Classification of financial assets under IFRS 9

There are two types of financial assets, equity instruments and debt instruments. These financial assets are classified into any of the following three measurement categories.

It is important to understand the basis for classifying financial assets into the correct measurement categories. If the financial assets are classified incorrectly, it will result in wrong subsequent accounting. This post will help you understand the basis of classification of financial assets.

Let’s discuss the classification basis of both equity instruments and debt instruments.

Classification of equity instruments under IFRS 9

Investments in equity instruments are measured at fair value. Therefore, there are two classification options available i.e., FVTPL or FVOCI. Default classification approach for investments in equity instruments is fair value through profit or loss (FVTPL).

Under FVTPL, investments in equity instruments are carried at fair value and any changes in fair value are taken to the statement of profit or loss.

The go-to category for equity instruments is FVTPL. However, equity instruments not held for trading purposes can be irrevocably classified as financial assets measured at fair value through other comprehensive income (FVOCI). It means that if such equity instruments are classified as FVOCI investments at initial recognition, later on, they cannot be reclassified as FVTPL investments.

Under FVOCI category, investments in equity instruments are carried at fair value and any changes in fair value are recorded as other comprehensive income. Dividend income is recorded in statement of profit or loss.

Classification of debt instruments under IFRS 9

For classification of a financial asset (debt instruments), we need to assess:

  • the business model that the entity uses to manage the instrument, and
  • whether the cash flows arising from the financial asset represent Solely Payments of Principal and Interest (“SPPI”).

The flowchart below reflects the basic components that help identify this classification.

Classification of financial assets (debt instruments)

This assessment occurs at inception; however, the financial assets may be reclassified during its life, which is a rarity though.

As aforementioned, the two factors that help us assess classification are:

  • An entity’s business model for managing financial assets i.e., the objective to hold the asset for collecting cash flows only or for collecting cash flows and selling financial assets. This is referred to as the Business Model Assessment (“BMA”); and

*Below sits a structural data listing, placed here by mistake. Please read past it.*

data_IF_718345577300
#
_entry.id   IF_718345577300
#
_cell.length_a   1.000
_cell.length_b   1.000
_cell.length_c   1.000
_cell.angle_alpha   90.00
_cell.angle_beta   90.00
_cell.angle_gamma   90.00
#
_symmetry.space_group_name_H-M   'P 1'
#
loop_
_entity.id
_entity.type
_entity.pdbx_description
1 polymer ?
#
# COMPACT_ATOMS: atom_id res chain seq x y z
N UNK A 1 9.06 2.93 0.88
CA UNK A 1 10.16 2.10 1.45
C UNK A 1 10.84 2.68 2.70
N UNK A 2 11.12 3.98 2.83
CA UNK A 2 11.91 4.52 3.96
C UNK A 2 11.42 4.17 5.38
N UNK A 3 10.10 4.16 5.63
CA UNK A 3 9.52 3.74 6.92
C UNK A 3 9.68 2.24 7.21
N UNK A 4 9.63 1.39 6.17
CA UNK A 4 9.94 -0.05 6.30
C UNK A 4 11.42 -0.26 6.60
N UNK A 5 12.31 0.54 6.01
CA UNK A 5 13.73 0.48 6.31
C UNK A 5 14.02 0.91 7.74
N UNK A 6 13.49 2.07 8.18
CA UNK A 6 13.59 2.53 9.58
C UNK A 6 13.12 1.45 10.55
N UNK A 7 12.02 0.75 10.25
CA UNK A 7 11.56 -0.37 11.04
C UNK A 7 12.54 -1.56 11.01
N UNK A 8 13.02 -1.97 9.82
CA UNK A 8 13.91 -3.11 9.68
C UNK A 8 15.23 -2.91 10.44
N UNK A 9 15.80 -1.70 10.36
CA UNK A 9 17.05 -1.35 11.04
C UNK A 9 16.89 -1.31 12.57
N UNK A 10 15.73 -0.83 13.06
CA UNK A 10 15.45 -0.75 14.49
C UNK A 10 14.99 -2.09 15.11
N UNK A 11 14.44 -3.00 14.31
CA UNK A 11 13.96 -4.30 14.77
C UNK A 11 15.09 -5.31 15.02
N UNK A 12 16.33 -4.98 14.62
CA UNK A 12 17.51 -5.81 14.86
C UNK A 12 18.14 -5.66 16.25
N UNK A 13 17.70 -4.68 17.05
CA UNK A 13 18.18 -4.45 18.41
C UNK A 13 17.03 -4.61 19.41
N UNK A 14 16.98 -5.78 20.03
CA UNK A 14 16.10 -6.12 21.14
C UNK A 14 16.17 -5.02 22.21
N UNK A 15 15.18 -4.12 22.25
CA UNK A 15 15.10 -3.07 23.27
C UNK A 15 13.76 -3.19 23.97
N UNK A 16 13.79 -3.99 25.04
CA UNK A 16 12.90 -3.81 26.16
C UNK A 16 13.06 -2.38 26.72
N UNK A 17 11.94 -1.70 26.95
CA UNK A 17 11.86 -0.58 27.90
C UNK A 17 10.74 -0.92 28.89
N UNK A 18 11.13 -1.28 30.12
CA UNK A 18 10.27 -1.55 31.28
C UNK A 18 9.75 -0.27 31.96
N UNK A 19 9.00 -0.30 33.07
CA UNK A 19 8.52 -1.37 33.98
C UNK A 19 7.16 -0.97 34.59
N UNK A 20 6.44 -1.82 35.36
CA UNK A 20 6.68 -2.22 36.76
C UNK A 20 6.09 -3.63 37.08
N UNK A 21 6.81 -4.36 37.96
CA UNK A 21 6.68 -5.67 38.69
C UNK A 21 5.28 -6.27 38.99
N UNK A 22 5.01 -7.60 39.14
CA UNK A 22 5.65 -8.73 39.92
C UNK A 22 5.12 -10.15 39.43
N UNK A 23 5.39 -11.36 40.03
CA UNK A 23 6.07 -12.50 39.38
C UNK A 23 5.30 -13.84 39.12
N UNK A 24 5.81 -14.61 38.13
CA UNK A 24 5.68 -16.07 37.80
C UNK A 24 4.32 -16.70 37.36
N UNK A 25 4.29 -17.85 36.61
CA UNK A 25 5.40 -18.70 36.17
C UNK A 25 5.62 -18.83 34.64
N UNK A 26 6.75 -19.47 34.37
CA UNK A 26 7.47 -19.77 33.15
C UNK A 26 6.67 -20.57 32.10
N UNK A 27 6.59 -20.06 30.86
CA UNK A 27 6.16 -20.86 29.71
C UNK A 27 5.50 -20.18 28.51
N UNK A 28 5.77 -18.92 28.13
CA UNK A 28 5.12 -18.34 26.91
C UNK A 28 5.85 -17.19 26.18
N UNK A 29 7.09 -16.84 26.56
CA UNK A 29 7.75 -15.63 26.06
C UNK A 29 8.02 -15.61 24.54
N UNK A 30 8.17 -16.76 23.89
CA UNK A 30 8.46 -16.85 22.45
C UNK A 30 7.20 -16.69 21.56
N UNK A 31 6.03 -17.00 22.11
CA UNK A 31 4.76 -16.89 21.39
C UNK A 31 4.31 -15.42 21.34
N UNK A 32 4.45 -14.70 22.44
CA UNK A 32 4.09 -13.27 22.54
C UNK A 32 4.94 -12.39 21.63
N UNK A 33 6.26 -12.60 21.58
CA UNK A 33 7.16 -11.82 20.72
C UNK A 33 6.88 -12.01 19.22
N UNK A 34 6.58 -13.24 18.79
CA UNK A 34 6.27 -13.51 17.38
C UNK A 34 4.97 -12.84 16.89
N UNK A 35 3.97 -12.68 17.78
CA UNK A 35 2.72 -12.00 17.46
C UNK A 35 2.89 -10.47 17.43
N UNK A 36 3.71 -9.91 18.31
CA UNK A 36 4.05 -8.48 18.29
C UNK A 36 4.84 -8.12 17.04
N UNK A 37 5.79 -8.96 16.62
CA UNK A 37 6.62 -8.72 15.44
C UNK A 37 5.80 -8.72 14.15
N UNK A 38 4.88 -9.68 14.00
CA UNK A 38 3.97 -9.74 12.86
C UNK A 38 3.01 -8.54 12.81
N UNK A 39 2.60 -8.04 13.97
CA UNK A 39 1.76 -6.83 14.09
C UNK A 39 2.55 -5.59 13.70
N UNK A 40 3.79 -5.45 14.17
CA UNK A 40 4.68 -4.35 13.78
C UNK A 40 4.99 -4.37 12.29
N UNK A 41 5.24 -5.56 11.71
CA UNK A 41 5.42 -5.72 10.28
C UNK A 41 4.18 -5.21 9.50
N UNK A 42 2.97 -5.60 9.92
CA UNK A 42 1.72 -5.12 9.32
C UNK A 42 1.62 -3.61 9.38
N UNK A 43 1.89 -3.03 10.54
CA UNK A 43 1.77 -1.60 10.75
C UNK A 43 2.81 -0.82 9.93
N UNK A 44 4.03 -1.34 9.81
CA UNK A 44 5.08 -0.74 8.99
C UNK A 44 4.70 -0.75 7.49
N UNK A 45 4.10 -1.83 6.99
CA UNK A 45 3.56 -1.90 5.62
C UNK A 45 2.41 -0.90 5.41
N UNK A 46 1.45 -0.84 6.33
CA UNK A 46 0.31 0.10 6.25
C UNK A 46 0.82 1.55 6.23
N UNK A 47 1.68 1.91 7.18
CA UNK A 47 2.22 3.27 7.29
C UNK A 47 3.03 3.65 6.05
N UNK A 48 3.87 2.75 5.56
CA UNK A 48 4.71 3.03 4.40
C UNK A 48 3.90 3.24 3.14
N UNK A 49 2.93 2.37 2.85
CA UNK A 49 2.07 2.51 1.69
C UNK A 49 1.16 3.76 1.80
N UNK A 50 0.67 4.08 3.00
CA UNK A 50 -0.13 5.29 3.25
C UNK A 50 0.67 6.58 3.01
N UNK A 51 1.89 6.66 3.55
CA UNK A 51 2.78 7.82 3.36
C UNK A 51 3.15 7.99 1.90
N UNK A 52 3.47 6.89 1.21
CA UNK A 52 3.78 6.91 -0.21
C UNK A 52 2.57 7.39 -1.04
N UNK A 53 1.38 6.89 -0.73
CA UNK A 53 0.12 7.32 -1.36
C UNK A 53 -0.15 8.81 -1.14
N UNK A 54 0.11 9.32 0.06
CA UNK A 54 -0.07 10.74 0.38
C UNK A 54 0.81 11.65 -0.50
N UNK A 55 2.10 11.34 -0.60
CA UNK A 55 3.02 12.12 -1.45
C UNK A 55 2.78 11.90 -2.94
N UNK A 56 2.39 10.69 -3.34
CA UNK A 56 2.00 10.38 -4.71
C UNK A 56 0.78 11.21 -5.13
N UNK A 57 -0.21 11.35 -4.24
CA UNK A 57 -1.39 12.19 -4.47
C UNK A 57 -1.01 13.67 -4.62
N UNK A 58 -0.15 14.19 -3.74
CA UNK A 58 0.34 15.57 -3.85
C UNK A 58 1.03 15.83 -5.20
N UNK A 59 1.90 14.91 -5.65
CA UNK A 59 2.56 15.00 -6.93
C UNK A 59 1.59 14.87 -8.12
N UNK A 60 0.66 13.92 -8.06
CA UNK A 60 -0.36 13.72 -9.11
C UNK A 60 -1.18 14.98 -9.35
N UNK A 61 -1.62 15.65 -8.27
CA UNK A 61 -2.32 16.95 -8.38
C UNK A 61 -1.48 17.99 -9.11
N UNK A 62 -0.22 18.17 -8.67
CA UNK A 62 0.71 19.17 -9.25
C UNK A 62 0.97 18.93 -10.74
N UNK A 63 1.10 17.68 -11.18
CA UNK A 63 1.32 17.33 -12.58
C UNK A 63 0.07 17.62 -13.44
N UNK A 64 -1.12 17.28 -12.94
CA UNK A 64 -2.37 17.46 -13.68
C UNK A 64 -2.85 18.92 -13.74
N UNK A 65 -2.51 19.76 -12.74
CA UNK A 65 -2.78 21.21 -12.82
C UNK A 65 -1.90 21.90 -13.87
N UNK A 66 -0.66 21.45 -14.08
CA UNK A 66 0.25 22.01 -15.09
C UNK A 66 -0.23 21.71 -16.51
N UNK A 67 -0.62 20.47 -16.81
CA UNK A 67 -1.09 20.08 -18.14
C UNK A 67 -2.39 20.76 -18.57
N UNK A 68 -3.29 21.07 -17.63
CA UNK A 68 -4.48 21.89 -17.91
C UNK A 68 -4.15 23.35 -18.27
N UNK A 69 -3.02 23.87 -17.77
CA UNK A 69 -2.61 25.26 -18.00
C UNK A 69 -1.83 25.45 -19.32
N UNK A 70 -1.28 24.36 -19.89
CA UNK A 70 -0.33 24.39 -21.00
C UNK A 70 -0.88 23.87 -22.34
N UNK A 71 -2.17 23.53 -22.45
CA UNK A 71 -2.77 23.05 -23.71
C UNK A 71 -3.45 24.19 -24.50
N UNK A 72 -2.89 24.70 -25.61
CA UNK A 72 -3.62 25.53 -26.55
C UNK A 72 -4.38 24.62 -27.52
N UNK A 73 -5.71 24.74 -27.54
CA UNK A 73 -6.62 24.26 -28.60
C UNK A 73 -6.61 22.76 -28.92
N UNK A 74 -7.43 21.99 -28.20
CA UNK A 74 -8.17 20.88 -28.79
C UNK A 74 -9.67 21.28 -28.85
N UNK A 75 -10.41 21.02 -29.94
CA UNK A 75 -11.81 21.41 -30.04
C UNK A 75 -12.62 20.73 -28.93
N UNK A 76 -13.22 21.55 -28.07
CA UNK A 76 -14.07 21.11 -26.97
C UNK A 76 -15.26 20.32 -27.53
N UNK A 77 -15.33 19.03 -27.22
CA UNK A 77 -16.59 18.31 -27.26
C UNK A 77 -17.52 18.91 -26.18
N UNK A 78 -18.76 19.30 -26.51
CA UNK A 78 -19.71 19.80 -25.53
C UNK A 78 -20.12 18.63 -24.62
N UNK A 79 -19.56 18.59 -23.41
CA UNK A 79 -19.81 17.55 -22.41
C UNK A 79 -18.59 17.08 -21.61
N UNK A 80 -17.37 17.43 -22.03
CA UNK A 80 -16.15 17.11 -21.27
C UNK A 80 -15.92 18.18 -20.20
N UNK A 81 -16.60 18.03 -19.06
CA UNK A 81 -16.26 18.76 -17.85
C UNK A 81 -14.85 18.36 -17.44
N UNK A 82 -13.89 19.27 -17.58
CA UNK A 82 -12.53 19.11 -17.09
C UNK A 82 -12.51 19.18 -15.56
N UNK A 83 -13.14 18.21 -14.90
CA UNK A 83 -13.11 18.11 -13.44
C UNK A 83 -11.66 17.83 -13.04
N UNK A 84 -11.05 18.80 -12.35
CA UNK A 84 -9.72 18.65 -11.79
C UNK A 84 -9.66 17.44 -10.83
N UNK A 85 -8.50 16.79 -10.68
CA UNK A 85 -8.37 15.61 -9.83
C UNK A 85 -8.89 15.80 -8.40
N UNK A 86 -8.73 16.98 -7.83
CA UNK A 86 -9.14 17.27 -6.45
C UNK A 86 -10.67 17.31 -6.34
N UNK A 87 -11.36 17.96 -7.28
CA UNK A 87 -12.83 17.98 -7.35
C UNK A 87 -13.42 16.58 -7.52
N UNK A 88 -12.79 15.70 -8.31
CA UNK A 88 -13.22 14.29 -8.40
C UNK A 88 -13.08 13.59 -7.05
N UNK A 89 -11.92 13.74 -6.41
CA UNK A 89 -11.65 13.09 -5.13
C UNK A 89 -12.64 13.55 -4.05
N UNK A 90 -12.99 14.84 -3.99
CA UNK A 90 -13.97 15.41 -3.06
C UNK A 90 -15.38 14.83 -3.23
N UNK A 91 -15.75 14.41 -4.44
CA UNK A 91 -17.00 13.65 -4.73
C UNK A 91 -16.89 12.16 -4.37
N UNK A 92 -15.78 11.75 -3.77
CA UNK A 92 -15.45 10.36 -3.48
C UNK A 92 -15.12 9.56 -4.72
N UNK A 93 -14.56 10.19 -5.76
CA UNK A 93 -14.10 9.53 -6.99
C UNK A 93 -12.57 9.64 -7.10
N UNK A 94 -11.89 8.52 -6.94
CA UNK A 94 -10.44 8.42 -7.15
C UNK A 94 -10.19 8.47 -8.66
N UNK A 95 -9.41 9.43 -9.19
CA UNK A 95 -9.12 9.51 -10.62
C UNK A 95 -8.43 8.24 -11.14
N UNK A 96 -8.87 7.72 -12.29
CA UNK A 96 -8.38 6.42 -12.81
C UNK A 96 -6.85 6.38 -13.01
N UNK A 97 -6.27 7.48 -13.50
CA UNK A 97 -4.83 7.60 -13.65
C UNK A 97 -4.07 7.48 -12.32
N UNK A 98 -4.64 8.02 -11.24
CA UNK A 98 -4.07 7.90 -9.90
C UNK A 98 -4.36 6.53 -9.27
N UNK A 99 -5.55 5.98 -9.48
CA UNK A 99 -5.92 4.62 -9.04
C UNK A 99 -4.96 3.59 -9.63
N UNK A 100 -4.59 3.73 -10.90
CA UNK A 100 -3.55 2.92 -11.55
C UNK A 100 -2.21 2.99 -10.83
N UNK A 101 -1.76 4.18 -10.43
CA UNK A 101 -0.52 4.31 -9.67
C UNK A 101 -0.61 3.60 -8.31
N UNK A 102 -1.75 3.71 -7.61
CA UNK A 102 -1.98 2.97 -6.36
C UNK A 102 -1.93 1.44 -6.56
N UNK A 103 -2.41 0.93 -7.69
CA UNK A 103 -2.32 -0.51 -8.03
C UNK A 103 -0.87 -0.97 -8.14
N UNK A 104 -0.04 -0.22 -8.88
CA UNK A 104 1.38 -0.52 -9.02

• The contractual cash flow characteristic of the financial asset that may give rise to solely payments of principal and interest (“SPPI”) on specified dates.

The Business Model Assessment (“BMA”)

IFRS 9 defines business model as the way an entity manages the groups of financial assets to achieve a particular business objective. It can be to earn steady cash flows in the form of interest payments or generate frequent disposal gains to meet the liquidity needs of the entity, or merely to realise fair value changes. Each portfolio of financial asset can be categorised as such.

The Business Model Assessment is used to classify financial assets based on how the assets are managed to generate cash flows and the ways in which cash flows will be generated. For the purpose, the Standard allows the entities to use either of the two business models:

  1. Hold-to-collect business model
  2. Hold-to-collect-and-sell business model

These models are for debt-type financial assets. The table below briefly explains the main characteristics of each model.

Business models as per IFRS 9

If, however, the entity does not intend to hold the financial asset for either of the above, it can be classified as under “Other Business Models”. These business models are mainly evaluated on the basis of their fair value changes. In these models, the collection of contractual cash flows may only be incidental to achieving the business objective and not integral to it.  

The Solely Payments of Principal and Interest (“SPPI”) Test

The SPPI contractual cash flows characteristic test is used to determine if the financial assets such as loans and receivables should be classified as measured at amortised cost or FVOCI.

To pass this test, we assess if the contractual cash flows give rise to payments, on specified dates, that are solely of principal and interest on the principal amount outstanding. In case a financial asset fails the SPPI test, it is measured at FVTPL.

The terms ‘principal’ and ‘interest’ are defined below according to IFRS 9:


Principal is the fair value of the financial asset at initial recognition. However, that principal may change over the life of the financial asset (for example, if there are repayments of principal).


Interest consists of consideration for time value of money, for credit risk and for other basic lending risks and costs, as well as a profit margin.

IFRS 9 requires that the contractual cash flows on the principal outstanding should be in the same currency in which the financial asset is denominated. The entity may take into consideration other major factors and specific contractual features for application of the SPPI Test, few of which have been mentioned below:

SPPI Test - Explanation of interest

Under IFRS 9, contractual cash flows that meet the SPPI Test are consistent with the basic lending arrangement. An entity shall carry out an in-depth analysis for each instrument’s contractual features, primarily principal and interest.  

Summary – Classification of financial assets under IFRS 9

Following flow chart summarizes the classification of financial assets under IFRS 9.

Classification of financial assets under IFRS 9

How different categories are presented in financial statements

How different categories are presented in financial statements